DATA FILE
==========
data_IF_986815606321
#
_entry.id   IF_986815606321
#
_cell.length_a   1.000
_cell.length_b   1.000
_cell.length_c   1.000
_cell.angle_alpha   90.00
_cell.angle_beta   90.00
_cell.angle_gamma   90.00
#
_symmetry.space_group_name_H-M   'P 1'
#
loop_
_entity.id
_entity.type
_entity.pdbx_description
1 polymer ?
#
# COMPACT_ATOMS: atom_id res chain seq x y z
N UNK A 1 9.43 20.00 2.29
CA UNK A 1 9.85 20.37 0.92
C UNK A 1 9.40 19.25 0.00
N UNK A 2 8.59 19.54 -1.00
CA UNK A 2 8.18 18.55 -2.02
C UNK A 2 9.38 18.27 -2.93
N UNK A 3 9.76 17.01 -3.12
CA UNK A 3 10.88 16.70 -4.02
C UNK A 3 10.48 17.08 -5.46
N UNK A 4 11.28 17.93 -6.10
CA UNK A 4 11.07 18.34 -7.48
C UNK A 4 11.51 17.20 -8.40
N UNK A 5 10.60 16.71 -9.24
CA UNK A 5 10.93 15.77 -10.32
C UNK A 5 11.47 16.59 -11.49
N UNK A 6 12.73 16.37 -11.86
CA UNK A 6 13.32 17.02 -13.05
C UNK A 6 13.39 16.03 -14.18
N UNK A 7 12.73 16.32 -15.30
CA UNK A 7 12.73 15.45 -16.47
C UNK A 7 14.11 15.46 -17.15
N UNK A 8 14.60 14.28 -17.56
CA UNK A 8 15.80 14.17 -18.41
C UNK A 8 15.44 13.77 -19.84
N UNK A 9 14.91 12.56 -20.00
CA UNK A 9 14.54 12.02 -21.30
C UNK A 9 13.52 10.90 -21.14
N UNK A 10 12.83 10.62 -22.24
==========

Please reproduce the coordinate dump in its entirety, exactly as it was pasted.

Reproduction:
data_IF_986815606321
#
_entry.id   IF_986815606321
#
_cell.length_a   1.000
_cell.length_b   1.000
_cell.length_c   1.000
_cell.angle_alpha   90.00
_cell.angle_beta   90.00
_cell.angle_gamma   90.00
#
_symmetry.space_group_name_H-M   'P 1'
#
loop_
_entity.id
_entity.type
_entity.pdbx_description
1 polymer ?
#
# COMPACT_ATOMS: atom_id res chain seq x y z
N UNK A 1 9.43 20.00 2.29
CA UNK A 1 9.85 20.37 0.92
C UNK A 1 9.40 19.25 0.00
N UNK A 2 8.59 19.54 -1.00
CA UNK A 2 8.18 18.55 -2.02
C UNK A 2 9.38 18.27 -2.93
N UNK A 3 9.76 17.01 -3.12
CA UNK A 3 10.88 16.70 -4.02
C UNK A 3 10.48 17.08 -5.46
N UNK A 4 11.28 17.93 -6.10
CA UNK A 4 11.07 18.34 -7.48
C UNK A 4 11.51 17.20 -8.40
N UNK A 5 10.60 16.71 -9.24
CA UNK A 5 10.93 15.77 -10.32
C UNK A 5 11.47 16.59 -11.49
N UNK A 6 12.73 16.37 -11.86
CA UNK A 6 13.32 17.02 -13.05
C UNK A 6 13.39 16.03 -14.18
N UNK A 7 12.73 16.32 -15.30
CA UNK A 7 12.73 15.45 -16.47
C UNK A 7 14.11 15.46 -17.15
N UNK A 8 14.60 14.28 -17.56
CA UNK A 8 15.80 14.17 -18.41
C UNK A 8 15.44 13.77 -19.84
N UNK A 9 14.91 12.56 -20.00
CA UNK A 9 14.54 12.02 -21.30
C UNK A 9 13.52 10.90 -21.14
N UNK A 10 12.83 10.62 -22.24